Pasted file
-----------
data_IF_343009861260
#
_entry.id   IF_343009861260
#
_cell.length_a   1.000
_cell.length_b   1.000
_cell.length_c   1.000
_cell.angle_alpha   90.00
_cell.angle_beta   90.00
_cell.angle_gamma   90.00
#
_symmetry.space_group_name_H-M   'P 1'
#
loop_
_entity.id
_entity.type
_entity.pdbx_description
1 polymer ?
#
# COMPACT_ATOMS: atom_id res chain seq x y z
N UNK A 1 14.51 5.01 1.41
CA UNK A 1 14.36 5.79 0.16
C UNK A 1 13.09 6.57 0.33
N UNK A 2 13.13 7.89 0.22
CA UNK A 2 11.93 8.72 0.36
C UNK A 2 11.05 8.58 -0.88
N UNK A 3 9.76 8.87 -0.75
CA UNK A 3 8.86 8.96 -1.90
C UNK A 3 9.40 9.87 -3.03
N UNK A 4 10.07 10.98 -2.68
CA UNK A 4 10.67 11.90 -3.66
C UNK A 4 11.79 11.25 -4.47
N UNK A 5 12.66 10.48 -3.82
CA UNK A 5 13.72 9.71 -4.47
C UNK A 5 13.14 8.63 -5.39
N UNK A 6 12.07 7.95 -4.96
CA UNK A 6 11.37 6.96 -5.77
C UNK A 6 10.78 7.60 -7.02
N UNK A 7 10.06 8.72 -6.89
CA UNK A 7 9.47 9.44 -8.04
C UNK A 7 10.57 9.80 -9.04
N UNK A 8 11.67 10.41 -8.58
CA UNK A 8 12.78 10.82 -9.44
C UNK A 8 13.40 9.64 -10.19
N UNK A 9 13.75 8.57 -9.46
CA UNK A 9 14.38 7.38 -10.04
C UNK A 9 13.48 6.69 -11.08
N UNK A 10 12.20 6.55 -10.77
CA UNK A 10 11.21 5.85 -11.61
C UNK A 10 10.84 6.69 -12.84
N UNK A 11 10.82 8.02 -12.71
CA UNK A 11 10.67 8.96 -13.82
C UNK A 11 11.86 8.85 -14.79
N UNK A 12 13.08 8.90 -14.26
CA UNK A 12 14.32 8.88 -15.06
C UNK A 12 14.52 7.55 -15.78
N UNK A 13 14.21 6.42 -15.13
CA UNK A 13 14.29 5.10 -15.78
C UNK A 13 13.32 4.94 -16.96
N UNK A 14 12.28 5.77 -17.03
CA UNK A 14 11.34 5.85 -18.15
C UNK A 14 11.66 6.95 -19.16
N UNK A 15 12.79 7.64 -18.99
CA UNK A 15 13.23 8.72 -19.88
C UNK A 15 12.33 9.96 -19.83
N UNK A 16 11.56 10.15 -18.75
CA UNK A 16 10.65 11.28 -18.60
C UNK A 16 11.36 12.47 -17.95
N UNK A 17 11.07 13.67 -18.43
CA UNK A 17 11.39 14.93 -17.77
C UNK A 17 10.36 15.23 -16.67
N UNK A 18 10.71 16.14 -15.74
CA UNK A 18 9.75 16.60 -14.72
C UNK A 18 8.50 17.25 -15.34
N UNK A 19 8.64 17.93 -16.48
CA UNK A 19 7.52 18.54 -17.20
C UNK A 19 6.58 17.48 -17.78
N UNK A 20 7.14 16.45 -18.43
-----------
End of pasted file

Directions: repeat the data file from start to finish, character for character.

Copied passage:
data_IF_343009861260
#
_entry.id   IF_343009861260
#
_cell.length_a   1.000
_cell.length_b   1.000
_cell.length_c   1.000
_cell.angle_alpha   90.00
_cell.angle_beta   90.00
_cell.angle_gamma   90.00
#
_symmetry.space_group_name_H-M   'P 1'
#
loop_
_entity.id
_entity.type
_entity.pdbx_description
1 polymer ?
#
# COMPACT_ATOMS: atom_id res chain seq x y z
N UNK A 1 14.51 5.01 1.41
CA UNK A 1 14.36 5.79 0.16
C UNK A 1 13.09 6.57 0.33
N UNK A 2 13.13 7.89 0.22
CA UNK A 2 11.93 8.72 0.36
C UNK A 2 11.05 8.58 -0.88
N UNK A 3 9.76 8.87 -0.75
CA UNK A 3 8.86 8.96 -1.90
C UNK A 3 9.40 9.87 -3.03
N UNK A 4 10.07 10.98 -2.68
CA UNK A 4 10.67 11.90 -3.66
C UNK A 4 11.79 11.25 -4.47
N UNK A 5 12.66 10.48 -3.82
CA UNK A 5 13.72 9.71 -4.47
C UNK A 5 13.14 8.63 -5.39
N UNK A 6 12.07 7.95 -4.96
CA UNK A 6 11.37 6.96 -5.77
C UNK A 6 10.78 7.60 -7.02
N UNK A 7 10.06 8.72 -6.89
CA UNK A 7 9.47 9.44 -8.04
C UNK A 7 10.57 9.80 -9.04
N UNK A 8 11.67 10.41 -8.58
CA UNK A 8 12.78 10.82 -9.44
C UNK A 8 13.40 9.64 -10.19
N UNK A 9 13.75 8.57 -9.46
CA UNK A 9 14.38 7.38 -10.04
C UNK A 9 13.48 6.69 -11.08
N UNK A 10 12.20 6.55 -10.77
CA UNK A 10 11.21 5.85 -11.61
C UNK A 10 10.84 6.69 -12.84
N UNK A 11 10.82 8.02 -12.71
CA UNK A 11 10.67 8.96 -13.82
C UNK A 11 11.86 8.85 -14.79
N UNK A 12 13.08 8.90 -14.26
CA UNK A 12 14.32 8.88 -15.06
C UNK A 12 14.52 7.55 -15.78
N UNK A 13 14.21 6.42 -15.13
CA UNK A 13 14.29 5.10 -15.78
C UNK A 13 13.32 4.94 -16.96
N UNK A 14 12.28 5.77 -17.03
CA UNK A 14 11.34 5.85 -18.15
C UNK A 14 11.66 6.95 -19.16
N UNK A 15 12.79 7.64 -18.99
CA UNK A 15 13.23 8.72 -19.88
C UNK A 15 12.33 9.96 -19.83
N UNK A 16 11.56 10.15 -18.75
CA UNK A 16 10.65 11.28 -18.60
C UNK A 16 11.36 12.47 -17.95
N UNK A 17 11.07 13.67 -18.43
CA UNK A 17 11.39 14.93 -17.77
C UNK A 17 10.36 15.23 -16.67
N UNK A 18 10.71 16.14 -15.74
CA UNK A 18 9.75 16.60 -14.72
C UNK A 18 8.50 17.25 -15.34
N UNK A 19 8.64 17.93 -16.48
CA UNK A 19 7.52 18.54 -17.20
C UNK A 19 6.58 17.48 -17.78
N UNK A 20 7.14 16.45 -18.43